Braintree finally delivers on Venmo promises with Touch
The payment wars have been raging for the better part of a year with upstarts like Square, Stripe, and Braintree all nibbling away at PayPal's entrenched but unpopular hegemony.
Stripe and Braintree have been the two most similar in the battle-- both try to up the PayPal ante by being more customer friendly. Stripe excels with developers for easy integration; Braintree excels with white-glove customer service and strong mobile commerce chops.
Last year, Stripe pulled an early coup with its instant underwriting capability that allows customers to start taking payments right after signing up-- no waiting on a merchant account required. Braintree quickly regrouped and launched a competing feature.
Well, now it's Braintree's turn to jump ahead in the feature wars. Last year, the company bought Venmo, a small digital wallet company in New York that didn't have a huge footprint, but had a rabid following among early adopters, hailed for its mobile-first smarts.
While Stripe aims more at sellers than buyers, Braintree CEO Bill Ready has never been coy about his intentions with Venmo: He wanted to build a mobile digital wallet that could make one-touch purchasing as easy across his whole network of customers as it is on Uber or HotelTonight. Finally, he's delivering on that promise today with the launch of Venmo Touch.
Well, sort of. It only has a handful of member companies so far. This isn't a total slam dunk for customers. Sure they get access to more than 35 million stored credit cards-- which compares pretty favorably to PayPal's 100 million, given how young Braintree is. But PayPal has long irritated companies because it injects too much of its brand into the experience too much. While Braintree still doesn't take you away from the merchant's property to pay, it's necessary for Braintree to brand this product a little bit so users understand why other sites have their credit card information.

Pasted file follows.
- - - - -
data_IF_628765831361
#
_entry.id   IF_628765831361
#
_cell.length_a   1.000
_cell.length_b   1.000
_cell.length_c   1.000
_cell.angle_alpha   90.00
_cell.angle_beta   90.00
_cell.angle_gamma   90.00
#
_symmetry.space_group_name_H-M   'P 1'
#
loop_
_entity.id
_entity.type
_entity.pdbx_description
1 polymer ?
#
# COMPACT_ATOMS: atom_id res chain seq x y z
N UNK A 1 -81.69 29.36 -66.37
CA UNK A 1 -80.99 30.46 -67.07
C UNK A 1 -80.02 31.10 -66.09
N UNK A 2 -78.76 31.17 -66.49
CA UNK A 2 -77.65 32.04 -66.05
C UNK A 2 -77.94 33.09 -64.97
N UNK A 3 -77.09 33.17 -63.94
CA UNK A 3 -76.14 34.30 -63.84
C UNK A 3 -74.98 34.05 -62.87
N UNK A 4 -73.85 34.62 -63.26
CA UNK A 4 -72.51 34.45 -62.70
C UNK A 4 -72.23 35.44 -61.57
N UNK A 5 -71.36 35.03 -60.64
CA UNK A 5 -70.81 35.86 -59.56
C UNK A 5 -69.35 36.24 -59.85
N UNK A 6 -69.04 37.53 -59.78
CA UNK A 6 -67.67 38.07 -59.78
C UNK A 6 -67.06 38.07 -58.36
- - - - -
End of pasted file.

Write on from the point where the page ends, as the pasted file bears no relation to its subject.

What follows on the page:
Interestingly, it's going with the Venmo brand, not the Braintree brand. This may introduce a bit of a brand soup problem that SixApart had with Moveable Type and Typepad; or Intuit has with Quicken, QuickBooks and TurboTax. But as Ready noted yesterday, while Venmo's brand recognition may be small it's known by early adopters. Braintree meanwhile sounds like an online education company and is known mostly to companies.
Done right, this is a massive opportunity for Braintree to differentiate itself. It has seized onto the mobile commerce bandwagon, enabling almost too frictionless purchase experiences on apps like Uber, HotelTonight, Fab, Airbnb, and others. It's processing $6.5 billion in payment volume now, of which nearly $2 billion is on mobile devices. Mobile commerce overall in 2012 was about $10 billion, so Braintree is already processing a significant chunk of the market.
How do you create a network effect in payments? Wooing developers is a good start, but you have to own the easiest way to pay. That's, after all, why PayPal is still so dominant on the Web despite 10 years of practically no innovation. The network effect may prove more pronounced on mobile because any payment friction can kill a sale.
This is potentially good for developers who've been concerned that platforms like Apple, Amazon and Facebook are becoming too dominant. After all, Apple and Amazon's biggest innovations in tablet and mobile devices was the one-touch purchasing and Apple intends to develop this further with its own digital wallet. Its big advantage: It already has all the credit cards already in the iOS world.
And consider a big reason that Karma sold its mobile gifting app to Facebook: It wasn't just hundreds of birthday messages left on Walls; it was all those credit cards on file.
If Braintree can get all of its merchants on board it can offer something pretty compelling that doesn't come with the downsides of playing inside a platform. It only wants to do payments.
Of course, there's a downside to that too. If Braintree does this too well, it no longer has PayPal and Stripe to worry about-- it's suddenly competing with Apple and Amazon.